Weather In the world of poetry. Writers use many literary and poetic devices to achieve their end goal, whether the goal is a type of emotional or perhaps some other type of response. In her poem “Storm Warnings,” Adrienne Rich uses unique structural style including many poetic devices, such as structure, imagery, and descriptive language to reveal literal, as well as metaphorical meanings in her poem. This structure lets the poem progress in an organized and chronological manner, in order to explain an external as well as an internal conflict that is being held by the speaker.
The emotions of the speaker run parallel to the storm happening on the outside; Rich uses this as the story metaphor. The main message of “Storm Warnings” Is that one cannot prevent bad things from happening, but some of the time, one Is able to stay out of the path of less than desirable situations. “Storm Warnings” is also composed of physical contrasts, such as the contrast between inside the house and outside of the house.
This ties Into the mall Idea of Internal paralleling external, as well.
Although the author Is writing about and even describing a literal storm, what she Is also writing about are her internal and emotional struggles and conflicts. In the third stanza, the poem refers to the “mastery of elements” (Line 2), speaking of a change in the weather, which also relates to the fact that humans are unable to change or avoid similar changes. The poet describes the fact that she can only watch the storm In the first stanza.
This relates to when she talks about how humans are helpless on the inside and only able to “close the shutters” (21).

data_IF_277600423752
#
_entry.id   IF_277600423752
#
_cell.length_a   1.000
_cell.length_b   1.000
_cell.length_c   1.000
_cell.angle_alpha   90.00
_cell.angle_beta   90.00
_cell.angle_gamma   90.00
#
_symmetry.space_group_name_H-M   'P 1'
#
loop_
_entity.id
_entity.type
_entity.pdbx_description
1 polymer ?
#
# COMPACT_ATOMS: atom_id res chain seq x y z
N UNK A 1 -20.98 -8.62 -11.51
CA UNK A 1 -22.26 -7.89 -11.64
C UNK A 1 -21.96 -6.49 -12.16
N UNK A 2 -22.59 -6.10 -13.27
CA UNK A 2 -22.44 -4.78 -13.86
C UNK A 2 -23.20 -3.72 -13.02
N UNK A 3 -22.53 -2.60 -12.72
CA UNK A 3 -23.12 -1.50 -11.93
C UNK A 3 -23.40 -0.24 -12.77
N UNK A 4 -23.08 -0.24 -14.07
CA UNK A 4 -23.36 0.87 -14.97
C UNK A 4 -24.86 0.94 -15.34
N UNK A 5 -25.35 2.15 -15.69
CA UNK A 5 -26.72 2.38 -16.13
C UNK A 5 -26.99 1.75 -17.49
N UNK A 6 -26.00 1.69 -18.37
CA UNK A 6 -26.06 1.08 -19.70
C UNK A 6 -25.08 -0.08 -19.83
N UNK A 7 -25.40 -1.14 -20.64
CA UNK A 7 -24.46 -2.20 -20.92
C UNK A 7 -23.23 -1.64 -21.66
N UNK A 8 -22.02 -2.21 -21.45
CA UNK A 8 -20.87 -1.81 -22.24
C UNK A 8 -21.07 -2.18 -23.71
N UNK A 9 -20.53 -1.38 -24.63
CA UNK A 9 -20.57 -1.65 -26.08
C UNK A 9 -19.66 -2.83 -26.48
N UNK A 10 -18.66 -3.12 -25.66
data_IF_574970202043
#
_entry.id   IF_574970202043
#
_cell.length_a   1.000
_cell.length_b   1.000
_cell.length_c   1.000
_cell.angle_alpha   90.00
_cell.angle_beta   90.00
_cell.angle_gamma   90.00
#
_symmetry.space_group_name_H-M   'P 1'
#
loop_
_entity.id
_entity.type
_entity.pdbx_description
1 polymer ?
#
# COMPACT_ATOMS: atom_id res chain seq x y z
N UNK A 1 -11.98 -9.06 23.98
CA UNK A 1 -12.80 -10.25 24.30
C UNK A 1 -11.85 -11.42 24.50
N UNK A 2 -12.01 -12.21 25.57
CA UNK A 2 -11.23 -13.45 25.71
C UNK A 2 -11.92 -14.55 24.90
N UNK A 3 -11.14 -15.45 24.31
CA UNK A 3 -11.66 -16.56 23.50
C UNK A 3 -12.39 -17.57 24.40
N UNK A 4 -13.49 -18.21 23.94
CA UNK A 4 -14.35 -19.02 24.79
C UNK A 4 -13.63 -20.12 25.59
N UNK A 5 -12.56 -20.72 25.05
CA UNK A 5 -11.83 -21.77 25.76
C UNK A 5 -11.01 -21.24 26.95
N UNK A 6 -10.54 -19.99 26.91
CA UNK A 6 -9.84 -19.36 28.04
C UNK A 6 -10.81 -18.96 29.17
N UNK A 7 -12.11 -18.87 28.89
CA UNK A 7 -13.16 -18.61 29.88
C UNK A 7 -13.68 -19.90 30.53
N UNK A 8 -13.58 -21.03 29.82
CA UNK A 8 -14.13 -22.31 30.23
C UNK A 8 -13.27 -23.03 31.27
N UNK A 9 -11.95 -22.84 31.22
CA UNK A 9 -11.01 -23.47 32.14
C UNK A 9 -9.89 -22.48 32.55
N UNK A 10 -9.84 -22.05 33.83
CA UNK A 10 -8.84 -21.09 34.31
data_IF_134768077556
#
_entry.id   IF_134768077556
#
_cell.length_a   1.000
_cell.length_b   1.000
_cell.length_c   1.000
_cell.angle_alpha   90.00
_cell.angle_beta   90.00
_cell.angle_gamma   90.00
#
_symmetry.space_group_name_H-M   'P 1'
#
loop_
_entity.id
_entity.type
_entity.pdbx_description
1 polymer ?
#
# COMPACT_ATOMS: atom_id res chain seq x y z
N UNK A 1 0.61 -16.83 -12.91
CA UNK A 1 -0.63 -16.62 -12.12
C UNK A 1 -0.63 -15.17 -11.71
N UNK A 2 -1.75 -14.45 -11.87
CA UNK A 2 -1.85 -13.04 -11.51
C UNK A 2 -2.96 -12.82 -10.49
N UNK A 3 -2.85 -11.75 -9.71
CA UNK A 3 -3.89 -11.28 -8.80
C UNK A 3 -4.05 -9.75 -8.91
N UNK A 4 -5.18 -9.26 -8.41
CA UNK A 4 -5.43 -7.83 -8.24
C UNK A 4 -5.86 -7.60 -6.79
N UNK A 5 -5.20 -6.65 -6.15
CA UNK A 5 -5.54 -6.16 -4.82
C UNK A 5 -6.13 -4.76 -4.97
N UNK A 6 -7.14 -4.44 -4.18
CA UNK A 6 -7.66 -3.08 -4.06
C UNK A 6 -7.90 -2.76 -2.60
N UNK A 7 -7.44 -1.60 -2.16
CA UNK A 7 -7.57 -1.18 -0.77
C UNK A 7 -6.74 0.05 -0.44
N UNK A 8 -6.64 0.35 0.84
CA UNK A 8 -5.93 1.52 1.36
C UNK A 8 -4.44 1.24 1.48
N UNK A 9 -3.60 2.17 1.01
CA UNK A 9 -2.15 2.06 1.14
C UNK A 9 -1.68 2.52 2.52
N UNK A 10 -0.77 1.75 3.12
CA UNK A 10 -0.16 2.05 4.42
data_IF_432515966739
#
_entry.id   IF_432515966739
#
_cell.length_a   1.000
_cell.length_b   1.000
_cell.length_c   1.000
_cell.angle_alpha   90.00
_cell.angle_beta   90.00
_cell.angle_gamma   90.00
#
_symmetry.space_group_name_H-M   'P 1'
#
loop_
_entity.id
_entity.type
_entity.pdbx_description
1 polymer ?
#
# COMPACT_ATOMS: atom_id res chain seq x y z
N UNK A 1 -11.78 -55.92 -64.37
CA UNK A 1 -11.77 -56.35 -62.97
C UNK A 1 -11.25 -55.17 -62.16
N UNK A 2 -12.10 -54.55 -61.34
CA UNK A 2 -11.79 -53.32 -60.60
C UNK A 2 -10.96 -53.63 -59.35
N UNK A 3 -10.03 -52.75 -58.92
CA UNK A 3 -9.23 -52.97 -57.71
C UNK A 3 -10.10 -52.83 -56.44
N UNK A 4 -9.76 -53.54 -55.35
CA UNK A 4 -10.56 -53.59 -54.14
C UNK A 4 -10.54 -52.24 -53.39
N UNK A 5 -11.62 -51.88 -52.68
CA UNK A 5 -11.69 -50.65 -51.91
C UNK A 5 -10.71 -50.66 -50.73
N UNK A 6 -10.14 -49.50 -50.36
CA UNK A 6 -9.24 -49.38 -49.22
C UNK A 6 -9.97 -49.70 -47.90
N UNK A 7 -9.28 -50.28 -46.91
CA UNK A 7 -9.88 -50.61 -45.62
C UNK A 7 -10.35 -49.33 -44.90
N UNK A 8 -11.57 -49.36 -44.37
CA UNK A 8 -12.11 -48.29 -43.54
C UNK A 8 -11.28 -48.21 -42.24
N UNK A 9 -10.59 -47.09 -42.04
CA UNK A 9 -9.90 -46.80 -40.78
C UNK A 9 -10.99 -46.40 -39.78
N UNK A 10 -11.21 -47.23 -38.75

The whistle of the wind, or “whine” (23) as Rich uses, cannot be stopped. The “zone of gray unrest” (4) in the first stanza Is made black by the fourth stanza and readers realize that the storm’s threat Is not only a physical one, but It threatens her mood. She remains calm even as the storm reaches its climax. The poet comes to realize that in certain, extreme circumstances, a storm may break glass, externally, but internally, she comes to find that storms In the mind have the ability to break as well.
Though she Is physically safe Inside her house and protected from the storm outside, despite the dark atmosphere inside, the howling wind outside still disturbs her. This suggests that individuals do not have much power over the storms that occur and the moods they fall into, except for the ability to endure them, despite the possibly disturbing atmosphere they create. Despite the disturbing storm, the poet’s split stays calm, As the wind is “walking” (3), the poet “simply leaves the book” (5) on a pillowed chair.
This is an example of imagery like the authors refer to in the textbook. The speaker begins to think for the next couple of stanzas. In the final stanza, she draws the curtains, lights a candle, and Is now ready to sit out the storm. Despite feeling disturbed by the powerful and seemingly destructive storm, she is able to keep her emotions regarding the storm under control. Despite a mood change, which is made apparent when she mentions, “the weather in the heart,” (13) she remains in control due to specific procedures she appears to have learned from past storms. Storm Warnings” challenges the natural Instinct to reject rather than confront change. ” (Mariner) As a storm rolls in and begins to rage, the character is brought 1 OFF out AT ten comfort AT near “pillowed canal” (5) Ana must leave Deanna near KICK Ana t fantasy in it to deal with the less than ideal situation at hand. She is still anxious, fully aware of the change that is occurring and knowing there is nothing she can do to avert it.
Although the shutters are closed and the curtains drawn, the “keyhole Aragua” (24) continues to acknowledge the whine of the wind, revealing that the protagonist cannot completely separate herself from the storm. In Adrienne Riches poem, “Storm Warnings,” the speaker makes it clear that regardless of knowing that something is going to happen or not, people are not able to change the fact that it is going to happen. In “Storm Warnings”, Rich relates the unpredictability of and the lack of control humans have over the weather, to the fact that pain and hurt, emotions in general, can be the same.